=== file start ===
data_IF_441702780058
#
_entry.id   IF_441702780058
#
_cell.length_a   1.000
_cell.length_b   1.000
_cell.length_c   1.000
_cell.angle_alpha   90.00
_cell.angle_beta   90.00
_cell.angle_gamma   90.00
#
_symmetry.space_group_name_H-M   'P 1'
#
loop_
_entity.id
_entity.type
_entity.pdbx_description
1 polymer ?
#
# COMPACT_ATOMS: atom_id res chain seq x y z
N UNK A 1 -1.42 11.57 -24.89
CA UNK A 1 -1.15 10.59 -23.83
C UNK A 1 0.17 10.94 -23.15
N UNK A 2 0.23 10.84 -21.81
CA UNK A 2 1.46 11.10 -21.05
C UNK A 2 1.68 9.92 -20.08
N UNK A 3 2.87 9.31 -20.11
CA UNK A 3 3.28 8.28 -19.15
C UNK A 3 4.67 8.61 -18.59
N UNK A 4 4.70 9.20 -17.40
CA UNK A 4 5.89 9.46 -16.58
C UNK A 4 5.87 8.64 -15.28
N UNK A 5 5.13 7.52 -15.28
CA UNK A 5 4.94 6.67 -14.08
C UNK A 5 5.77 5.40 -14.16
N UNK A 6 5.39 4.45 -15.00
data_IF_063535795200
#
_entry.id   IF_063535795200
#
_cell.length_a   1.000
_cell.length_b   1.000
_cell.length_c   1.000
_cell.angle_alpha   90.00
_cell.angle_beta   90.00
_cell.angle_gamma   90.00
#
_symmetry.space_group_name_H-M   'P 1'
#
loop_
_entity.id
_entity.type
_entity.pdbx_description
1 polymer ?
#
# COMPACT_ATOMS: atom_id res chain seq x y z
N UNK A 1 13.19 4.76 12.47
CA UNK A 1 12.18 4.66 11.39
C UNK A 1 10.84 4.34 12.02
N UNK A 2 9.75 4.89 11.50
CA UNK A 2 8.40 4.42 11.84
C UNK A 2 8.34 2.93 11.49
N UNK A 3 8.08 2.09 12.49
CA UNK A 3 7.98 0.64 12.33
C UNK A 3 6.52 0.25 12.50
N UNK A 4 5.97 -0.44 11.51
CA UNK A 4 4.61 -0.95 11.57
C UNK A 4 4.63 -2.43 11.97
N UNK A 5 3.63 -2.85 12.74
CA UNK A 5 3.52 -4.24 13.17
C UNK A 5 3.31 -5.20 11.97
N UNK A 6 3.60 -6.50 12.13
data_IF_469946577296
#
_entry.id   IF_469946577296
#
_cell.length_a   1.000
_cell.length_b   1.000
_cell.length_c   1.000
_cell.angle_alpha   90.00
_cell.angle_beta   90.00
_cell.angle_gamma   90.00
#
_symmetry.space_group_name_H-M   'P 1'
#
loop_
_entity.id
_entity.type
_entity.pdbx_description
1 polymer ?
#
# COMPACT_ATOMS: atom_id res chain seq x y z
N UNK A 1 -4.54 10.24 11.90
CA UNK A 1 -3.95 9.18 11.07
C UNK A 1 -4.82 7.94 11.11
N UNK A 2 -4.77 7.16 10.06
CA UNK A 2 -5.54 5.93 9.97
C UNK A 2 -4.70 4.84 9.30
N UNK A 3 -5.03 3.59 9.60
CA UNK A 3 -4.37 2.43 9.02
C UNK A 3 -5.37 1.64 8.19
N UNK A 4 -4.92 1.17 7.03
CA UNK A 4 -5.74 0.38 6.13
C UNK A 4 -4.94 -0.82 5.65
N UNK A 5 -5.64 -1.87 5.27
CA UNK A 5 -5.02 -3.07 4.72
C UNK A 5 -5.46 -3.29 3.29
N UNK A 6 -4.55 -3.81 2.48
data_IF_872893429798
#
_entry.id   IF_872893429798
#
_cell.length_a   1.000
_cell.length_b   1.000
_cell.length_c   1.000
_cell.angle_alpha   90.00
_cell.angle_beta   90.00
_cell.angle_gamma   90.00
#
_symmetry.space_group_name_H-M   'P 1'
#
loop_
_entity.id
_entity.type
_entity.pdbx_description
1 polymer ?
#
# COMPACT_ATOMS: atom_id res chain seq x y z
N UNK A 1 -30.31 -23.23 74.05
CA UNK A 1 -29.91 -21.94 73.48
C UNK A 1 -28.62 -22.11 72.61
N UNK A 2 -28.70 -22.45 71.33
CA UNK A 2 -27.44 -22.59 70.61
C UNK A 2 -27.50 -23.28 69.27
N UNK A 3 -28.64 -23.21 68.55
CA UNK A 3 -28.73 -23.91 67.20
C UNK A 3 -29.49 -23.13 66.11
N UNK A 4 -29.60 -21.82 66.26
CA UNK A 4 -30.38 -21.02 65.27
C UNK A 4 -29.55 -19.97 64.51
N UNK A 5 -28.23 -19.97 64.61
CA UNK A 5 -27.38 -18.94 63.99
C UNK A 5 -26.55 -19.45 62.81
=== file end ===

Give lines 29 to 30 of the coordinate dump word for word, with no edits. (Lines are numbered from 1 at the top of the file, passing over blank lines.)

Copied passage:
C UNK A 3 4.67 8.61 -18.59
N UNK A 4 4.70 9.20 -17.40